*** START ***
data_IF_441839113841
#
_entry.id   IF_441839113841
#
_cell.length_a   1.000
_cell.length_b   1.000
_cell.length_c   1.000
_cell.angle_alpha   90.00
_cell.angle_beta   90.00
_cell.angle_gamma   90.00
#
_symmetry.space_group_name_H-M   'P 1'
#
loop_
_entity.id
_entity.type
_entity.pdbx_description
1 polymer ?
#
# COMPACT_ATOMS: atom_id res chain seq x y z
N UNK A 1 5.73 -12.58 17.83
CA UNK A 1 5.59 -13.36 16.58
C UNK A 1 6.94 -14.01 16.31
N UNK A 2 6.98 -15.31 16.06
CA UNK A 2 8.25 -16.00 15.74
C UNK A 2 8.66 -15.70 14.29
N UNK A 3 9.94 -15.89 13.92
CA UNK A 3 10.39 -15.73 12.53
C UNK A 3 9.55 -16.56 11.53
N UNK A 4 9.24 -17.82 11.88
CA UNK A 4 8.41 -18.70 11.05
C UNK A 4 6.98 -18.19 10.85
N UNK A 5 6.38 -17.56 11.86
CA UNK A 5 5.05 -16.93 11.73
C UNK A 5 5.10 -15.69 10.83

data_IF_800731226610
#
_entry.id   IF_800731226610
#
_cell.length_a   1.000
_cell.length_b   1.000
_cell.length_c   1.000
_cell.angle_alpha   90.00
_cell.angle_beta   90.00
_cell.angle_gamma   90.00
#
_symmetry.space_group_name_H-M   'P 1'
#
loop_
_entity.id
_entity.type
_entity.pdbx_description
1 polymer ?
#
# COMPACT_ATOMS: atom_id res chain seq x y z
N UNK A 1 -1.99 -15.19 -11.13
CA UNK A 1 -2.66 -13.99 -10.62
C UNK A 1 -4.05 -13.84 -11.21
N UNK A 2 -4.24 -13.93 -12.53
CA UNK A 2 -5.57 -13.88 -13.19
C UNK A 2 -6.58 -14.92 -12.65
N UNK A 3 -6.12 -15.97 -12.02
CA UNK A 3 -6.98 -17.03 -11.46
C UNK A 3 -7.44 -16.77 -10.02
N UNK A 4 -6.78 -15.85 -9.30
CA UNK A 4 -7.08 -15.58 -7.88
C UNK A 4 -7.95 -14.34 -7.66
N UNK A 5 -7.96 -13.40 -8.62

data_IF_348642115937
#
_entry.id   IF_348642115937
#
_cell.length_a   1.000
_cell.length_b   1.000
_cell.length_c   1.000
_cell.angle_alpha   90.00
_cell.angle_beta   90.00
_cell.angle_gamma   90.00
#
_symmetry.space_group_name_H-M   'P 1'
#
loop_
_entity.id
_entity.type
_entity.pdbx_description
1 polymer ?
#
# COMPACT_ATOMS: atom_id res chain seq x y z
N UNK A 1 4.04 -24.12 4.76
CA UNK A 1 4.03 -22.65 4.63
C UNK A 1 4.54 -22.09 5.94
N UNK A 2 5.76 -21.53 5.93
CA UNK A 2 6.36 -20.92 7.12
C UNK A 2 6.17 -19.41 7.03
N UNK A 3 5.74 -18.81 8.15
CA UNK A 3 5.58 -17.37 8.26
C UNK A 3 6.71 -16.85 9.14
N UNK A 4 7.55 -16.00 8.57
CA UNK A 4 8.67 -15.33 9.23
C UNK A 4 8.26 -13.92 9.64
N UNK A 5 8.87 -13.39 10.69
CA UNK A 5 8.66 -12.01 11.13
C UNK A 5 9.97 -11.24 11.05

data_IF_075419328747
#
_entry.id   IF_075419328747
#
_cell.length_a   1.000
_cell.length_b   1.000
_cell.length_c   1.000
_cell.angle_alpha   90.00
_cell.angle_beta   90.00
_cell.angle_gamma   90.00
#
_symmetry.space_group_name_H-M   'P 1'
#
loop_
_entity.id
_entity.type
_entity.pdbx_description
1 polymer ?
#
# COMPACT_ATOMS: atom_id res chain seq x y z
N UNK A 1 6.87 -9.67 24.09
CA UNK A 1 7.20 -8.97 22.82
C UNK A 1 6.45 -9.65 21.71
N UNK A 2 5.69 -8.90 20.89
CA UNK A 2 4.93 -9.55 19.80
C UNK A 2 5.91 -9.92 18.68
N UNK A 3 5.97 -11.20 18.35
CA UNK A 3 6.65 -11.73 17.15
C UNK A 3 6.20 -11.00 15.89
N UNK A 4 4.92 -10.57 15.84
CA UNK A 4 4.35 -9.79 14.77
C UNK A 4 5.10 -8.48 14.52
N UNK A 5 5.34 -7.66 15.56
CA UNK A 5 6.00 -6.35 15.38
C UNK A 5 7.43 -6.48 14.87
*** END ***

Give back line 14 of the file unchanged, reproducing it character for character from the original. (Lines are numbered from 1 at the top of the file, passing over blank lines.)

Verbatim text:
loop_